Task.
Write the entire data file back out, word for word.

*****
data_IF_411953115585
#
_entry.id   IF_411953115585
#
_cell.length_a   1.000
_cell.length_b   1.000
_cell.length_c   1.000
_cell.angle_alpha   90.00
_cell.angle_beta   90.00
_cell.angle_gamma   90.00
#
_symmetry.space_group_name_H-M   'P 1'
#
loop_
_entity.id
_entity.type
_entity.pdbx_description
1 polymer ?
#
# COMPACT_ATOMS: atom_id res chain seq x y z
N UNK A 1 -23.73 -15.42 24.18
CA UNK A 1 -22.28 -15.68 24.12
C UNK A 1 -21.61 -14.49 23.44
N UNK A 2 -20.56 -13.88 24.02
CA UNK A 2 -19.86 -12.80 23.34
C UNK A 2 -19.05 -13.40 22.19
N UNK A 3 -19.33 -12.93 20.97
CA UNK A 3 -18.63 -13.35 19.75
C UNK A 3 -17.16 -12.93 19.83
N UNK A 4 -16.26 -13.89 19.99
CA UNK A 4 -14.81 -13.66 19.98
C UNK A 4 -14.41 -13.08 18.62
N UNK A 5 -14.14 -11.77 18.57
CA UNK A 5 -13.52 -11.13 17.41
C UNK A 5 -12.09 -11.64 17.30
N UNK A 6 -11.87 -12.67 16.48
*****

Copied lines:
data_IF_411953115585
#
_entry.id   IF_411953115585
#
_cell.length_a   1.000
_cell.length_b   1.000
_cell.length_c   1.000
_cell.angle_alpha   90.00
_cell.angle_beta   90.00
_cell.angle_gamma   90.00
#
_symmetry.space_group_name_H-M   'P 1'
#
loop_
_entity.id
_entity.type
_entity.pdbx_description
1 polymer ?
#
# COMPACT_ATOMS: atom_id res chain seq x y z
N UNK A 1 -23.73 -15.42 24.18
CA UNK A 1 -22.28 -15.68 24.12
C UNK A 1 -21.61 -14.49 23.44
N UNK A 2 -20.56 -13.88 24.02
CA UNK A 2 -19.86 -12.80 23.34
C UNK A 2 -19.05 -13.40 22.19
N UNK A 3 -19.33 -12.93 20.97
CA UNK A 3 -18.63 -13.35 19.75
C UNK A 3 -17.16 -12.93 19.83
N UNK A 4 -16.26 -13.89 19.99
CA UNK A 4 -14.81 -13.66 19.98
C UNK A 4 -14.41 -13.08 18.62
N UNK A 5 -14.14 -11.77 18.57
CA UNK A 5 -13.52 -11.13 17.41
C UNK A 5 -12.09 -11.64 17.30
N UNK A 6 -11.87 -12.67 16.48